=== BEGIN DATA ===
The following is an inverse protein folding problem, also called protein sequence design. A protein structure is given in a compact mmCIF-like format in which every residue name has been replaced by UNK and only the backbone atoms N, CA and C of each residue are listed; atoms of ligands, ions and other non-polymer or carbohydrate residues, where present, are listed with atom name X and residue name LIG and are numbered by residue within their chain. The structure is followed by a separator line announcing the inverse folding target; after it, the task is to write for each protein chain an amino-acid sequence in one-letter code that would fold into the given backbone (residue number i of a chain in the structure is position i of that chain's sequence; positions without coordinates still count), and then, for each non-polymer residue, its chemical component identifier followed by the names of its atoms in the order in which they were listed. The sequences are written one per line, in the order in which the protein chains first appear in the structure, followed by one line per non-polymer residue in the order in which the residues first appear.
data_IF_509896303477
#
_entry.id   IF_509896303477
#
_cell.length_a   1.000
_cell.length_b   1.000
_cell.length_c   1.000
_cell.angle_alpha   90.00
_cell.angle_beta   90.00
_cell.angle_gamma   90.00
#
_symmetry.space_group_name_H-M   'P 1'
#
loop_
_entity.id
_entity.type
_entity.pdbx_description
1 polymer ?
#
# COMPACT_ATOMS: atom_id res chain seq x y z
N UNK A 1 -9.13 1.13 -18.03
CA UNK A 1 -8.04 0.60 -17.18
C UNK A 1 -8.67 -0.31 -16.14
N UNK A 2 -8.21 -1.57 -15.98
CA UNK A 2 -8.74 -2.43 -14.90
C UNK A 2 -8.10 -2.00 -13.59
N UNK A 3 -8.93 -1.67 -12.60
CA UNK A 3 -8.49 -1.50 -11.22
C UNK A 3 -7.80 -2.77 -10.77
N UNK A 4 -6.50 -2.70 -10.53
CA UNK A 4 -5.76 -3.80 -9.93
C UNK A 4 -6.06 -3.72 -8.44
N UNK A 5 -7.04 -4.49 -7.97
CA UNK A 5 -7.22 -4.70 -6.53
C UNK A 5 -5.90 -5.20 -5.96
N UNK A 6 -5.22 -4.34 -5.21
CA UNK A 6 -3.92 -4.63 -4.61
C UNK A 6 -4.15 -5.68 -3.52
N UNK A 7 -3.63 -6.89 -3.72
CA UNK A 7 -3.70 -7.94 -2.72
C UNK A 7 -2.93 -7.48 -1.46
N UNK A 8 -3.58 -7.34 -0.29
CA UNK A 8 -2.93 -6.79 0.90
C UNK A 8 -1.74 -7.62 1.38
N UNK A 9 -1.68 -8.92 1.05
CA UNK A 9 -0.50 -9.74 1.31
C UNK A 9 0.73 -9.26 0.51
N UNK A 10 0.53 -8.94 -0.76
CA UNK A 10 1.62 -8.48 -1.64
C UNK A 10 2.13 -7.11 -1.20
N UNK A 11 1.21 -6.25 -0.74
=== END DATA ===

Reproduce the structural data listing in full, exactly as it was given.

The following is an inverse protein folding problem, also called protein sequence design. A protein structure is given in a compact mmCIF-like format in which every residue name has been replaced by UNK and only the backbone atoms N, CA and C of each residue are listed; atoms of ligands, ions and other non-polymer or carbohydrate residues, where present, are listed with atom name X and residue name LIG and are numbered by residue within their chain. The structure is followed by a separator line announcing the inverse folding target; after it, the task is to write for each protein chain an amino-acid sequence in one-letter code that would fold into the given backbone (residue number i of a chain in the structure is position i of that chain's sequence; positions without coordinates still count), and then, for each non-polymer residue, its chemical component identifier followed by the names of its atoms in the order in which they were listed. The sequences are written one per line, in the order in which the protein chains first appear in the structure, followed by one line per non-polymer residue in the order in which the residues first appear.
data_IF_509896303477
#
_entry.id   IF_509896303477
#
_cell.length_a   1.000
_cell.length_b   1.000
_cell.length_c   1.000
_cell.angle_alpha   90.00
_cell.angle_beta   90.00
_cell.angle_gamma   90.00
#
_symmetry.space_group_name_H-M   'P 1'
#
loop_
_entity.id
_entity.type
_entity.pdbx_description
1 polymer ?
#
# COMPACT_ATOMS: atom_id res chain seq x y z
N UNK A 1 -9.13 1.13 -18.03
CA UNK A 1 -8.04 0.60 -17.18
C UNK A 1 -8.67 -0.31 -16.14
N UNK A 2 -8.21 -1.57 -15.98
CA UNK A 2 -8.74 -2.43 -14.90
C UNK A 2 -8.10 -2.00 -13.59
N UNK A 3 -8.93 -1.67 -12.60
CA UNK A 3 -8.49 -1.50 -11.22
C UNK A 3 -7.80 -2.77 -10.77
N UNK A 4 -6.50 -2.70 -10.53
CA UNK A 4 -5.76 -3.80 -9.93
C UNK A 4 -6.06 -3.72 -8.44
N UNK A 5 -7.04 -4.49 -7.97
CA UNK A 5 -7.22 -4.70 -6.53
C UNK A 5 -5.90 -5.20 -5.96
N UNK A 6 -5.22 -4.34 -5.21
CA UNK A 6 -3.92 -4.63 -4.61
C UNK A 6 -4.15 -5.68 -3.52
N UNK A 7 -3.63 -6.89 -3.72
CA UNK A 7 -3.70 -7.94 -2.72
C UNK A 7 -2.93 -7.48 -1.46
N UNK A 8 -3.58 -7.34 -0.29
CA UNK A 8 -2.93 -6.79 0.90
C UNK A 8 -1.74 -7.62 1.38
N UNK A 9 -1.68 -8.92 1.05
CA UNK A 9 -0.50 -9.74 1.31
C UNK A 9 0.73 -9.26 0.51
N UNK A 10 0.53 -8.94 -0.76
CA UNK A 10 1.62 -8.48 -1.64
C UNK A 10 2.13 -7.11 -1.20
N UNK A 11 1.21 -6.25 -0.74